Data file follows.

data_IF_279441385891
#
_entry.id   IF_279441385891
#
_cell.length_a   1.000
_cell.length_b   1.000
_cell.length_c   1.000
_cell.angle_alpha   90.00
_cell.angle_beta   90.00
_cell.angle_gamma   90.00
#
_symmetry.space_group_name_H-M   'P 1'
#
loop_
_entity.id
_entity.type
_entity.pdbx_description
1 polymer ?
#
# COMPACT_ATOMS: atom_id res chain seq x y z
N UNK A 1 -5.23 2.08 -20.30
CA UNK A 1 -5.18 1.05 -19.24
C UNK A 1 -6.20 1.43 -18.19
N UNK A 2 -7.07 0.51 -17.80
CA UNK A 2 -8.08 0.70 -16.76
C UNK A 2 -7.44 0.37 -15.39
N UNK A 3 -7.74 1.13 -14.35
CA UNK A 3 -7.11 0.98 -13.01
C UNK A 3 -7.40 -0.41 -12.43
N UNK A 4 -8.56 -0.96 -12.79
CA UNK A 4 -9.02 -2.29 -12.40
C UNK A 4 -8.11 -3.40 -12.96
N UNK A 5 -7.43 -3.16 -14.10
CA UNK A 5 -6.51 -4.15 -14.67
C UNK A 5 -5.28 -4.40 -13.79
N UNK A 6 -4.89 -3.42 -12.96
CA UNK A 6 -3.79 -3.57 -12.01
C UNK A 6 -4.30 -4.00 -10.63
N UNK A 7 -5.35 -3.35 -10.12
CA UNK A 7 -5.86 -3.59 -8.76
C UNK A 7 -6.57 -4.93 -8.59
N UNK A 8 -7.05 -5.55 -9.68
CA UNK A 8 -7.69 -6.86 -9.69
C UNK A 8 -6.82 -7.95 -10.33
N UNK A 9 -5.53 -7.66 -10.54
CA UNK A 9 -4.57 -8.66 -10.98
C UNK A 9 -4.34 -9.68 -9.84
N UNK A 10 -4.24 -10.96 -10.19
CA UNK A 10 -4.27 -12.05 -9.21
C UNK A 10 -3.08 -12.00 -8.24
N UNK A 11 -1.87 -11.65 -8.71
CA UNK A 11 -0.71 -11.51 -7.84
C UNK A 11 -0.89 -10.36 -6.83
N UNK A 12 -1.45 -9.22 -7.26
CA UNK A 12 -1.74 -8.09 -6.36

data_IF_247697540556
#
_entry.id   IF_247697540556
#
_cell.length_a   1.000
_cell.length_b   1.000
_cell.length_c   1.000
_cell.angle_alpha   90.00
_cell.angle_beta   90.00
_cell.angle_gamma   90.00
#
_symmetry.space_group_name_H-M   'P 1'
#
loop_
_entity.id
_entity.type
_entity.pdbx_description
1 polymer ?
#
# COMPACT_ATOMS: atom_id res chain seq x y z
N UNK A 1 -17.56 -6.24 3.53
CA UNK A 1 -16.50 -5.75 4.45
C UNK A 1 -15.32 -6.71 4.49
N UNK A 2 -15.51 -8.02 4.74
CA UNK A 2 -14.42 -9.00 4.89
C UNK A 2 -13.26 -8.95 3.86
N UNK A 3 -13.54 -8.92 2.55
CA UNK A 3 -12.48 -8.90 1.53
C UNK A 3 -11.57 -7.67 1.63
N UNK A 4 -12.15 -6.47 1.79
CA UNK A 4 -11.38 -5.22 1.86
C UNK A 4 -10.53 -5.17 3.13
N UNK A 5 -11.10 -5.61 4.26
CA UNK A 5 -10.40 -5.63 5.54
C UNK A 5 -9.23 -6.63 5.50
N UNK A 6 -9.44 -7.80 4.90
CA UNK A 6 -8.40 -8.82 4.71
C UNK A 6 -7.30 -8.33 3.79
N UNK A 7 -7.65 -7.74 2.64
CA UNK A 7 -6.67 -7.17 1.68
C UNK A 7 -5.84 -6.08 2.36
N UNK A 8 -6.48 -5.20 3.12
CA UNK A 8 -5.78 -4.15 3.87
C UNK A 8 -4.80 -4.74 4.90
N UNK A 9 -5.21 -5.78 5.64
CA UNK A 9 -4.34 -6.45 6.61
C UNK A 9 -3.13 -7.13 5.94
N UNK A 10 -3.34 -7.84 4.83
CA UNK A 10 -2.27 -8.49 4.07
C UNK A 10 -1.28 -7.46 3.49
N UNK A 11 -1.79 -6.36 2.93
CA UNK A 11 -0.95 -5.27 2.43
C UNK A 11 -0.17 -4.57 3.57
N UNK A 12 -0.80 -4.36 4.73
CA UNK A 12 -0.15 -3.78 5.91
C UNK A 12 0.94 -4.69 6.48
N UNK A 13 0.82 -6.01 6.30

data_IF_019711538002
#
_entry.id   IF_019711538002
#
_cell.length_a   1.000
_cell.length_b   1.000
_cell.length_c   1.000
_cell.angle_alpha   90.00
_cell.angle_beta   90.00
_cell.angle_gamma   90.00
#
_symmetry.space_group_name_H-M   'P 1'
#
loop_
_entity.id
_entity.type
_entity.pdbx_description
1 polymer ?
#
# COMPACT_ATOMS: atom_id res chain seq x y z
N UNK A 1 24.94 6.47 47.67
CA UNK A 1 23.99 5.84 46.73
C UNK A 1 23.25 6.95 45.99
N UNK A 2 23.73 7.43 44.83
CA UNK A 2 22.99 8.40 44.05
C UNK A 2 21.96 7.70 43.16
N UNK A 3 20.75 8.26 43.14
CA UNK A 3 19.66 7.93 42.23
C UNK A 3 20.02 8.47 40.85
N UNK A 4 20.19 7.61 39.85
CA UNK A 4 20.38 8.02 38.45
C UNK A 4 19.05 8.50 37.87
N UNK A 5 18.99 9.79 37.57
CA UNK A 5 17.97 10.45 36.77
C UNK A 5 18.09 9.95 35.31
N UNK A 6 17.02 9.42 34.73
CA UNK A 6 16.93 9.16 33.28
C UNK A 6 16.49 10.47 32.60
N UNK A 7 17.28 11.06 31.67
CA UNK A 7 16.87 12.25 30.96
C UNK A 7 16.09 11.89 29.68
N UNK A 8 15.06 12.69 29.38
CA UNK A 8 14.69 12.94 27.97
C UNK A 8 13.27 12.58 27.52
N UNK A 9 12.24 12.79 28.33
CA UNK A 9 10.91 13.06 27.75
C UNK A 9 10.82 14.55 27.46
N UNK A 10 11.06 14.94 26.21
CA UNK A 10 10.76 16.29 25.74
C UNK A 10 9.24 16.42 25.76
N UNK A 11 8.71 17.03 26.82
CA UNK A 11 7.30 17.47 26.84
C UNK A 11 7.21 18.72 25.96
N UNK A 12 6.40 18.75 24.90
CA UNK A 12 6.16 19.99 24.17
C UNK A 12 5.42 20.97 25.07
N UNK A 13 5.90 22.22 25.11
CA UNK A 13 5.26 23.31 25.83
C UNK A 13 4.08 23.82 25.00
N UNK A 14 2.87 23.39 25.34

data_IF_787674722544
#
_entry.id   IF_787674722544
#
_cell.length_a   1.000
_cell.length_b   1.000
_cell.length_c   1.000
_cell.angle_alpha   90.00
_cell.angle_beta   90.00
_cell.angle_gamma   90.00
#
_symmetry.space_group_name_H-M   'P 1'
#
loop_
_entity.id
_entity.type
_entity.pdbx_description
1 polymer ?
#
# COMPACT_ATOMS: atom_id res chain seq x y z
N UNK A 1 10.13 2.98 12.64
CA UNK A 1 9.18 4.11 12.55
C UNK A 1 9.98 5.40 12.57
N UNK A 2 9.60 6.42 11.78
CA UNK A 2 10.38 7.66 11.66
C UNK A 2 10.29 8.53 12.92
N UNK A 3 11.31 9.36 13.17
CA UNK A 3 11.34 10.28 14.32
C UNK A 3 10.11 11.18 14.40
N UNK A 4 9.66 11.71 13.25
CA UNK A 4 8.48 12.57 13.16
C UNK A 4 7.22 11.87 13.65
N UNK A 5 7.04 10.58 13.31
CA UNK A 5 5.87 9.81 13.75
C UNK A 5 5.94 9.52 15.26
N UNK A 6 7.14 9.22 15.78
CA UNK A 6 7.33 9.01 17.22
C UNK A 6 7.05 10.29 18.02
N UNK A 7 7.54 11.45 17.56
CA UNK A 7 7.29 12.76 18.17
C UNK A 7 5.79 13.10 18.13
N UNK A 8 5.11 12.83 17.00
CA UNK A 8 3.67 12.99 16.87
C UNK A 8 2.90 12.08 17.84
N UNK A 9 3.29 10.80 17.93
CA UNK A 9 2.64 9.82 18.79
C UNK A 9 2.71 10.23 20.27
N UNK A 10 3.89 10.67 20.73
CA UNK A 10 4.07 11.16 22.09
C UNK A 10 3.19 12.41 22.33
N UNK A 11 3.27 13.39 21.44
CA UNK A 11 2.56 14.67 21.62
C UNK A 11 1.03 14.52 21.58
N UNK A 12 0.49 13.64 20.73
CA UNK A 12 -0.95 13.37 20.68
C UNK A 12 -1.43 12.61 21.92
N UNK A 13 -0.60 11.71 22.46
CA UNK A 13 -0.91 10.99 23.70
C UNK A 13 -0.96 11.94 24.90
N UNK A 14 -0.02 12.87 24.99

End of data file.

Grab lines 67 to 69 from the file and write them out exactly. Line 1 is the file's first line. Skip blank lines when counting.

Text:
_symmetry.space_group_name_H-M   'P 1'
#
loop_